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University of Toronto Scarborough
Environmental Science
Jovan Stefanovic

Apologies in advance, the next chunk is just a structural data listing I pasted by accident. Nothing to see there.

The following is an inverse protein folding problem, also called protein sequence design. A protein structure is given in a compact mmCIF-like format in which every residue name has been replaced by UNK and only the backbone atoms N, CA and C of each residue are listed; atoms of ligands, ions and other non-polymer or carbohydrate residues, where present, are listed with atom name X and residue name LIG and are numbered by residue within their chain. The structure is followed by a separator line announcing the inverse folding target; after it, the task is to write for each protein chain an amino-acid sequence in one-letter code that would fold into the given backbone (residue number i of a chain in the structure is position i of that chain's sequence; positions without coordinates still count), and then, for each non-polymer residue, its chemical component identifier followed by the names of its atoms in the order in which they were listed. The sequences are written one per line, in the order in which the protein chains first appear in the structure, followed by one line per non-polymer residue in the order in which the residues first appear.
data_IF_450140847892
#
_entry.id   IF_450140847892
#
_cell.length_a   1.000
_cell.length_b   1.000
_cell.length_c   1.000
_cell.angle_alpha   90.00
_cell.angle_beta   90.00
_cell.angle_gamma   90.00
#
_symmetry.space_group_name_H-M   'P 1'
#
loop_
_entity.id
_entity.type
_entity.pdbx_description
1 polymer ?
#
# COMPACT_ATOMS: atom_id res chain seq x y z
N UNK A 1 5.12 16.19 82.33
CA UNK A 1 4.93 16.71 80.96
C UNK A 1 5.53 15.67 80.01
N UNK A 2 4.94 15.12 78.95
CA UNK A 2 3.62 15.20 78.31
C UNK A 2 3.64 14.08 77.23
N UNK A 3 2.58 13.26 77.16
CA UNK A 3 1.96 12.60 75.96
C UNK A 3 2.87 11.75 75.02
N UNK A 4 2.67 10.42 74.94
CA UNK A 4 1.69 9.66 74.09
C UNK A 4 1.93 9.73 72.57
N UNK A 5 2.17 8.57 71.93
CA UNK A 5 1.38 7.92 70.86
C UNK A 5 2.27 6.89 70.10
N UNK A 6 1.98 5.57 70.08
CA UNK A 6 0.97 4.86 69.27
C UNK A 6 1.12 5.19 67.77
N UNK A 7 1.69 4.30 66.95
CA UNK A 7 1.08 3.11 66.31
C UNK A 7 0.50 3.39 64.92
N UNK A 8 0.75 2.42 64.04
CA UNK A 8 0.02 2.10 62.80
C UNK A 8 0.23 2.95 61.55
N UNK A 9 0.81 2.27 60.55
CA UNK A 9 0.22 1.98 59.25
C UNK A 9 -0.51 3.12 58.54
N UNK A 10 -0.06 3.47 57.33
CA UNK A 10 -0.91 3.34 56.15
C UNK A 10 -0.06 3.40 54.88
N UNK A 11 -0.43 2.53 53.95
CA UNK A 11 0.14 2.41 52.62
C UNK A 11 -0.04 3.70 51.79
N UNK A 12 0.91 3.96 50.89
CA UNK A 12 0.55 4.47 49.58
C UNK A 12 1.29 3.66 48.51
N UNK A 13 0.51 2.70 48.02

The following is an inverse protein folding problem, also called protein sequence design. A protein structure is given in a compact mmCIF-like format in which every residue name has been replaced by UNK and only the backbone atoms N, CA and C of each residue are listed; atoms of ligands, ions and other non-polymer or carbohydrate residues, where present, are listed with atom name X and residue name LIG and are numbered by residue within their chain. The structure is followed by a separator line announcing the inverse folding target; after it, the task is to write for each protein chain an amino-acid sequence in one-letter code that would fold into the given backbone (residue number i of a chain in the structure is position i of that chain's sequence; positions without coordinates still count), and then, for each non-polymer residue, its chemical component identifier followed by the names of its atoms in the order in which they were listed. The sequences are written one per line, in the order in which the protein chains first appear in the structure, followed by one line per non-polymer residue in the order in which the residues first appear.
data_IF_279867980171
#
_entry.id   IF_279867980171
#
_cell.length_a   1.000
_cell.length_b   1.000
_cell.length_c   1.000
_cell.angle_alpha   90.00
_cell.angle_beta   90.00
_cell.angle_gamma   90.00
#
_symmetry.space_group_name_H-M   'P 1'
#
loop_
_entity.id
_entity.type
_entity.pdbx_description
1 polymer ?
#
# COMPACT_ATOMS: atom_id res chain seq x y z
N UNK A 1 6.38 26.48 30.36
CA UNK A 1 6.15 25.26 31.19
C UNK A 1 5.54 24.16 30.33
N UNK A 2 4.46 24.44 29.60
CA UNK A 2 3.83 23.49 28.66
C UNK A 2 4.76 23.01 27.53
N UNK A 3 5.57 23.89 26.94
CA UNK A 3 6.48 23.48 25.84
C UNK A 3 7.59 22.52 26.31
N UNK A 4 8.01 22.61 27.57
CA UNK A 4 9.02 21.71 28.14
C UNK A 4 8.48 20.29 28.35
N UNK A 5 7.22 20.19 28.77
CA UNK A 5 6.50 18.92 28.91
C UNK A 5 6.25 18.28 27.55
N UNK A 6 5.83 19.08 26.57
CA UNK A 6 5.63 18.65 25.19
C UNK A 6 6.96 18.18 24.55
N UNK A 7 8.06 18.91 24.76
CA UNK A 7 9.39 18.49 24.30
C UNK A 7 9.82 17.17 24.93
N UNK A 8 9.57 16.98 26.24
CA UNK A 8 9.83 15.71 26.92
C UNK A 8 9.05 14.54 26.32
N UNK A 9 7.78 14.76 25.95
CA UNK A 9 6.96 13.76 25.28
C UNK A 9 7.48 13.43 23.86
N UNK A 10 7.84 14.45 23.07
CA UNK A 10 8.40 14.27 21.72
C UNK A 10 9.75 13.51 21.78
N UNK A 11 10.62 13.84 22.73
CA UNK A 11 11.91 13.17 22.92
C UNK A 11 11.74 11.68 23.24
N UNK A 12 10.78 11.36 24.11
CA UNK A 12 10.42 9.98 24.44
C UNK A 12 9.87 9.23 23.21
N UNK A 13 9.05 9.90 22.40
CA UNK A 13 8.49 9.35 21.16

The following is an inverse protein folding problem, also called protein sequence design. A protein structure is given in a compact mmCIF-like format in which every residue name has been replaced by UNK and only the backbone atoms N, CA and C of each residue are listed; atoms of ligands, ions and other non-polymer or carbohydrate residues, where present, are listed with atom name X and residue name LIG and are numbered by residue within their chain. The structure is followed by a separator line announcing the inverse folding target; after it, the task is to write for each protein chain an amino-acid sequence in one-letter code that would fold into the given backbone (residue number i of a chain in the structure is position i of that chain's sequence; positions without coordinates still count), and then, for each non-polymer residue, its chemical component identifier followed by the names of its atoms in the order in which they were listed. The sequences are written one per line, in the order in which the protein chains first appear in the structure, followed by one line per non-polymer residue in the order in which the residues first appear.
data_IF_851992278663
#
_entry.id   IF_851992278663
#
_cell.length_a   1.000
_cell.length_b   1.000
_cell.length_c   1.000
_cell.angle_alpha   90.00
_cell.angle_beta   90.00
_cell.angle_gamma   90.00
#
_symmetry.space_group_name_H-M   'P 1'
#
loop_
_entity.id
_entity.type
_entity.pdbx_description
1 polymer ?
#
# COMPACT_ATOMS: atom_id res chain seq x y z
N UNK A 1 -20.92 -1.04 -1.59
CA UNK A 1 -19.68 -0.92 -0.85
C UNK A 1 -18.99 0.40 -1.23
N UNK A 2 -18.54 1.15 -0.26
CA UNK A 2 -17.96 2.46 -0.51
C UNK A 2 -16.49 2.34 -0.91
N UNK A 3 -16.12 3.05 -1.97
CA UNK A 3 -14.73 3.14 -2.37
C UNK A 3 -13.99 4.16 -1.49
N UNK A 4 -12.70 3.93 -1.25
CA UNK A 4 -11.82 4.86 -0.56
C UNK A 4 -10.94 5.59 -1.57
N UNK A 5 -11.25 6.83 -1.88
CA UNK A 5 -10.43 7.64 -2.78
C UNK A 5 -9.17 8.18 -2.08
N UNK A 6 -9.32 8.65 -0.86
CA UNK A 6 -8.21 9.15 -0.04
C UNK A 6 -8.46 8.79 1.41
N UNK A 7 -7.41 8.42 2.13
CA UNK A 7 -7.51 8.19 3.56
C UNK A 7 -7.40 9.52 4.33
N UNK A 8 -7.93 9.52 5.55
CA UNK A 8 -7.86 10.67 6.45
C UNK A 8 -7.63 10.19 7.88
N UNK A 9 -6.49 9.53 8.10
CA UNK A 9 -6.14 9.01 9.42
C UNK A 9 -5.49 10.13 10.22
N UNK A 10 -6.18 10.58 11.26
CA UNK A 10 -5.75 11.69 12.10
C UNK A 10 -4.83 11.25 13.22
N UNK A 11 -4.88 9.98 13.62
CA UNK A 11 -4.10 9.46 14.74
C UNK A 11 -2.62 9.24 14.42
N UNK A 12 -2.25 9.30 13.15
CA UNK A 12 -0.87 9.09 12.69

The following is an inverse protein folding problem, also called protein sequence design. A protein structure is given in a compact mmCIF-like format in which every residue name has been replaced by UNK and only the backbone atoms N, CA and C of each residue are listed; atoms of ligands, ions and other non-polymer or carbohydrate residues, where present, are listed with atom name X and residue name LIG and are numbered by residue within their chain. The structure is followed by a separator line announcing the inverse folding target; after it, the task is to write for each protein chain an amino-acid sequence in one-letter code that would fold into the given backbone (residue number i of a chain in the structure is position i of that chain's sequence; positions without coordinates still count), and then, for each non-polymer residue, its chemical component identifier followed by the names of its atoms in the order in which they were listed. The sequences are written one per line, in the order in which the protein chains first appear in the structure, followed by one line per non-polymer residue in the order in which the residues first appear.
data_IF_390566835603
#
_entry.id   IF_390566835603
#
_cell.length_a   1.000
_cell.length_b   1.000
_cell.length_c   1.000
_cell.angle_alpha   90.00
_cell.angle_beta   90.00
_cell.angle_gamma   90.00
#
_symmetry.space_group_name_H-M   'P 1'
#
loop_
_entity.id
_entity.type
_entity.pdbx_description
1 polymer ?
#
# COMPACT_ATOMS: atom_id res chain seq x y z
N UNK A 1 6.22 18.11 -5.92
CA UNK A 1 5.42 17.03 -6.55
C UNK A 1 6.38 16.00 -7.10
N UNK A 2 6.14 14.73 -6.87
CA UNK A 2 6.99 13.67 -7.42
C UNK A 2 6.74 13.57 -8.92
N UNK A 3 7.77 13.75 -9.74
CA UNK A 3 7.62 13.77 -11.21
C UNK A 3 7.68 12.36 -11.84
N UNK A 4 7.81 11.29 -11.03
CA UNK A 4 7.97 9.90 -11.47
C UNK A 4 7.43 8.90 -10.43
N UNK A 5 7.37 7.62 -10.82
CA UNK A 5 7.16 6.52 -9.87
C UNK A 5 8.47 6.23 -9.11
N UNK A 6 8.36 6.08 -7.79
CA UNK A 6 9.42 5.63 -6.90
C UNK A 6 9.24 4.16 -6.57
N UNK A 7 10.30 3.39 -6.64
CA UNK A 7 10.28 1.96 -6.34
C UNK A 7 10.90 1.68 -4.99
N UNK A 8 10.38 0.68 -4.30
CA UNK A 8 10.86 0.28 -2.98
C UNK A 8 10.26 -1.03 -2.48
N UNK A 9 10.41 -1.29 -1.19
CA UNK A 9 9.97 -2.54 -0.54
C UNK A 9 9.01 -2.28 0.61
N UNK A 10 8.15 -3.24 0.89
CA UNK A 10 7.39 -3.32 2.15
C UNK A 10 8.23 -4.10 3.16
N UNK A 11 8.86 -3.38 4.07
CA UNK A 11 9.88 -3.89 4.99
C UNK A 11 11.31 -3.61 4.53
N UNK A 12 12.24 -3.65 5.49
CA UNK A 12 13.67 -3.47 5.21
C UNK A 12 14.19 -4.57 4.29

Chapter 4: Human Health and Heavy Metals Exposure N Metals, a major category of globally distributed pollutants, are natural elements that have been extracted from the earth and harnessed from human industry and products for millennia N Metals are notable for their wide environmental dispersion from such activity; N Their tendency to accumulate in select tissues of the body N Their overall potential to be toxic even at relatively minor levels of exposure o In case of lead and mercury, may be toxic even at trace levels of exposure N Even metals that are essential have the potential to become harmful at high levels of exposure, a reflection of a basic tenet of toxiocology 9K04802,N089K054L843 N US. Agency for Toxic Substances and Disease Registry (ATSDR) o Rankings of metals as potential hazards The first, second, third, and sixth hazards are heavy metals: lead, mercury, arsenic, and cadmium N Exposure to metals can occur through a variety of routes o Metals may be inhaled as dust or fume Tiny particulate matter, such as the lead oxide particles produced by the combustion of leaded gasoline) o Some can be vaporized and inhaled o Metals may also be ingested involuntarily through food and drink Amount absorbed from the digestive tract can vary widely, depending on the chemical form of the metal and the age and nutritional status of the individual o Once a metal is absorbed, it distributes in tissues and organs Metals tend to persist in some storage sites, like the liver, bones, and kidneys, for years or decades N Toxicity of metals most commonly involves the brain and the kidney, but other manifestations occur, and some metals, such as arsenic are clearly capable of causing cancer N Difficult in diagnosis o Because an individual with metals toxicity, even if high dose and acute, typically has very general symptoms such as weakness or headache N Chronic Exposure to metals at a high enough level to cause chronic toxicity effects o Such as hypertension in individuals exposed to lead and renal toxicity in individuals exposed to cadmium Mercury N Mercury comes in a number of different chemical forms N Metallic mercury (Hg) is used in thermometers, dental amalgams, and some batteries Exposure N In its pure form, metallic mercury is a liquid, N Contrary to popular opinion, it is not hazardous if ingested (because it is not significantly
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